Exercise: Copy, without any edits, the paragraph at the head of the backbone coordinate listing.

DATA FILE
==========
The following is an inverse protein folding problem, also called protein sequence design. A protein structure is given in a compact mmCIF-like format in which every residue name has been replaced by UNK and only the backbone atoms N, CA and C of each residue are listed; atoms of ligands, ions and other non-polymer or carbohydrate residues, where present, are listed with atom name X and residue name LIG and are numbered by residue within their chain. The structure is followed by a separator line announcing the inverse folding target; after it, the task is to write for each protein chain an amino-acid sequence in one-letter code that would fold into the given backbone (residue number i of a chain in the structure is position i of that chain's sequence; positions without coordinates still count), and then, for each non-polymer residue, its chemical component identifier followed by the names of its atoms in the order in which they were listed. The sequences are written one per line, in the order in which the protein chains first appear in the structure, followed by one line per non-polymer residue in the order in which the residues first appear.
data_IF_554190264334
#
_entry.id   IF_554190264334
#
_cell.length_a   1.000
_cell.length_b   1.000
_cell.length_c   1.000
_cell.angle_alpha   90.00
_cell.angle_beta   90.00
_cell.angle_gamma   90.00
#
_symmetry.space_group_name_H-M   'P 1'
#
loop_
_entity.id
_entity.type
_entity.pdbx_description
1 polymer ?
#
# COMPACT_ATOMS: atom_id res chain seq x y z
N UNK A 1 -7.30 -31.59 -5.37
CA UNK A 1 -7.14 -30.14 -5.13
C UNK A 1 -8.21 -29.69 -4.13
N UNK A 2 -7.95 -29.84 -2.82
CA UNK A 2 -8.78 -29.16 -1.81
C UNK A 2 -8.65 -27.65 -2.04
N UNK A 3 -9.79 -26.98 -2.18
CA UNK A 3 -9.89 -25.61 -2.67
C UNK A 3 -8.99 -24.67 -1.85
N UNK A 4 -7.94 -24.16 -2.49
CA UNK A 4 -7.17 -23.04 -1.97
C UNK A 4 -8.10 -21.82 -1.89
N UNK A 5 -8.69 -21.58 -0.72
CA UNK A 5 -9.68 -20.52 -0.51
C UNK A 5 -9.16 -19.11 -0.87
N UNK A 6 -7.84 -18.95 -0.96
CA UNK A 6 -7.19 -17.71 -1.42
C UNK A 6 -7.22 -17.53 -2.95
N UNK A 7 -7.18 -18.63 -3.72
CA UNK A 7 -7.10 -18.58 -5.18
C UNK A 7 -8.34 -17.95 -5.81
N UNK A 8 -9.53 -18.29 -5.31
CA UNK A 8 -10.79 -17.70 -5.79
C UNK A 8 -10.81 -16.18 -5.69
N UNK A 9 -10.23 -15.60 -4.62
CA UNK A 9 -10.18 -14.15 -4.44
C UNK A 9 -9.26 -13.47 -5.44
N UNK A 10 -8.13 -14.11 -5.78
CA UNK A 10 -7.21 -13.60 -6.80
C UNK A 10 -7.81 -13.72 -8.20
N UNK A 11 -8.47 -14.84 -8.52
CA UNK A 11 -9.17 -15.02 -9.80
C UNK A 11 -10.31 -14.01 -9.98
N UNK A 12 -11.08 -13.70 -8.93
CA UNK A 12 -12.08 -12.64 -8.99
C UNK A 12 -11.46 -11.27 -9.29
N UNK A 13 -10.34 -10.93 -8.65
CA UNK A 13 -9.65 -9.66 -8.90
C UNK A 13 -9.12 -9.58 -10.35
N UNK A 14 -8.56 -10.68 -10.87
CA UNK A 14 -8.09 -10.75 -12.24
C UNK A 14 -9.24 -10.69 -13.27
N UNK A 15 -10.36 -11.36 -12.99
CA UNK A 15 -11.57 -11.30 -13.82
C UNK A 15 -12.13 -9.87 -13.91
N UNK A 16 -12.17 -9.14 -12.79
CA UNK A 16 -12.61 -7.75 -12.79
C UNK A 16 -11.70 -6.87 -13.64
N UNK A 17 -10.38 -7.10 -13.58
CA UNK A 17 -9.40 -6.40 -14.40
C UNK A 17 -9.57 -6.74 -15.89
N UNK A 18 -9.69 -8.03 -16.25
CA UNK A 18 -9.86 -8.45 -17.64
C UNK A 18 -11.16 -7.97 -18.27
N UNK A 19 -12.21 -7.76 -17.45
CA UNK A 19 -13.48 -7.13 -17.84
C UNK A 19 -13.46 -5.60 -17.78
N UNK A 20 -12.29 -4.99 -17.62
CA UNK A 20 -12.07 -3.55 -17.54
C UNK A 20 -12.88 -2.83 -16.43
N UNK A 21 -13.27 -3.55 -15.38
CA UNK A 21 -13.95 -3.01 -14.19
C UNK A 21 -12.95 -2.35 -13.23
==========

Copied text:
The following is an inverse protein folding problem, also called protein sequence design. A protein structure is given in a compact mmCIF-like format in which every residue name has been replaced by UNK and only the backbone atoms N, CA and C of each residue are listed; atoms of ligands, ions and other non-polymer or carbohydrate residues, where present, are listed with atom name X and residue name LIG and are numbered by residue within their chain. The structure is followed by a separator line announcing the inverse folding target; after it, the task is to write for each protein chain an amino-acid sequence in one-letter code that would fold into the given backbone (residue number i of a chain in the structure is position i of that chain's sequence; positions without coordinates still count), and then, for each non-polymer residue, its chemical component identifier followed by the names of its atoms in the order in which they were listed. The sequences are written one per line, in the order in which the protein chains first appear in the structure, followed by one line per non-polymer residue in the order in which the residues first appear.